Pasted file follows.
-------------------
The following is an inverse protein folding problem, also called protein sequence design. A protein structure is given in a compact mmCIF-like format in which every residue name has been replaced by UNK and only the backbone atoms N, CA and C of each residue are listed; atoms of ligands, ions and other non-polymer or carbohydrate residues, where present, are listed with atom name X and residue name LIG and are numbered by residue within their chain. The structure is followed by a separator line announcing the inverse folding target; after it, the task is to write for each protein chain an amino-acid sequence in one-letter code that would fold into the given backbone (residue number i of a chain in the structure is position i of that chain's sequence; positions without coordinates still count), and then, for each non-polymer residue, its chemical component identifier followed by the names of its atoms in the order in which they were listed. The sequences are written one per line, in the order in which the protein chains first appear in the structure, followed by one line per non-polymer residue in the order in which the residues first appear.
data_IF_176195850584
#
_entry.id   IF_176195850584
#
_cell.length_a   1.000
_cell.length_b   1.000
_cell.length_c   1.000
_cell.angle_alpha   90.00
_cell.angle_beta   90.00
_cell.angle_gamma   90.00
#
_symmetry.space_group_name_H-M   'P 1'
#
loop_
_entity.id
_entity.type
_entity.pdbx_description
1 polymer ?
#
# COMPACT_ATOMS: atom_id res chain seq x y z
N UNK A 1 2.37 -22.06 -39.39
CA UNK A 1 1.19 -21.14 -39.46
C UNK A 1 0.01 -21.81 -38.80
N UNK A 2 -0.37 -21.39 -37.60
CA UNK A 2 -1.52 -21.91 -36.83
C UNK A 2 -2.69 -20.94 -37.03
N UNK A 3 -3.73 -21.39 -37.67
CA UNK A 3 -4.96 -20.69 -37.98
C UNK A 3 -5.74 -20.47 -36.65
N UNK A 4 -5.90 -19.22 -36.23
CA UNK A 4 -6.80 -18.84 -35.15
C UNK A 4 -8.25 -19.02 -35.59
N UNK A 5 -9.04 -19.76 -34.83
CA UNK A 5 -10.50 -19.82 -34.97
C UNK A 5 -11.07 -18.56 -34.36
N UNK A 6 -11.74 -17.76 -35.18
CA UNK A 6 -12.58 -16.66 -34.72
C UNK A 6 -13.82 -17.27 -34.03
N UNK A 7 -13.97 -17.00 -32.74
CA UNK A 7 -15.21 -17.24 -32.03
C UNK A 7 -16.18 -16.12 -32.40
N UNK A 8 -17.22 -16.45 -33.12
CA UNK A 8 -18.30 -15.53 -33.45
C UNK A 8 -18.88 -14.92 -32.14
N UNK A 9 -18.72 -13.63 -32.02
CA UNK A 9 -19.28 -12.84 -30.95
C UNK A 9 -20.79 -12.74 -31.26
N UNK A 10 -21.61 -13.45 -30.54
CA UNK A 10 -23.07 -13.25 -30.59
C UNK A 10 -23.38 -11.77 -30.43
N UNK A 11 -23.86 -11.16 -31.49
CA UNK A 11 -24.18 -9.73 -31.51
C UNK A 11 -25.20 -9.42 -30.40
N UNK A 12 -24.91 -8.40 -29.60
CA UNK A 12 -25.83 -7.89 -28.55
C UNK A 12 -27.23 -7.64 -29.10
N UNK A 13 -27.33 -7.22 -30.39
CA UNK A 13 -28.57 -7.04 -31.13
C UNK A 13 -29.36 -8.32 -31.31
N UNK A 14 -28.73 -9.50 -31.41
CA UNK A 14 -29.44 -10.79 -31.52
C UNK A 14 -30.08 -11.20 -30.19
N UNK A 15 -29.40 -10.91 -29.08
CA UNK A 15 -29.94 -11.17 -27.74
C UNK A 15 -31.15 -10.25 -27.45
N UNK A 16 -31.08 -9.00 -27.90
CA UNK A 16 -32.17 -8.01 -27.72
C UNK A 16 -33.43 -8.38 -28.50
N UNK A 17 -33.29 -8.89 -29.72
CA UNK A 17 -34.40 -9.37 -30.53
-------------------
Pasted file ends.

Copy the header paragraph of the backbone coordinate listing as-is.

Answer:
The following is an inverse protein folding problem, also called protein sequence design. A protein structure is given in a compact mmCIF-like format in which every residue name has been replaced by UNK and only the backbone atoms N, CA and C of each residue are listed; atoms of ligands, ions and other non-polymer or carbohydrate residues, where present, are listed with atom name X and residue name LIG and are numbered by residue within their chain. The structure is followed by a separator line announcing the inverse folding target; after it, the task is to write for each protein chain an amino-acid sequence in one-letter code that would fold into the given backbone (residue number i of a chain in the structure is position i of that chain's sequence; positions without coordinates still count), and then, for each non-polymer residue, its chemical component identifier followed by the names of its atoms in the order in which they were listed. The sequences are written one per line, in the order in which the protein chains first appear in the structure, followed by one line per non-polymer residue in the order in which the residues first appear.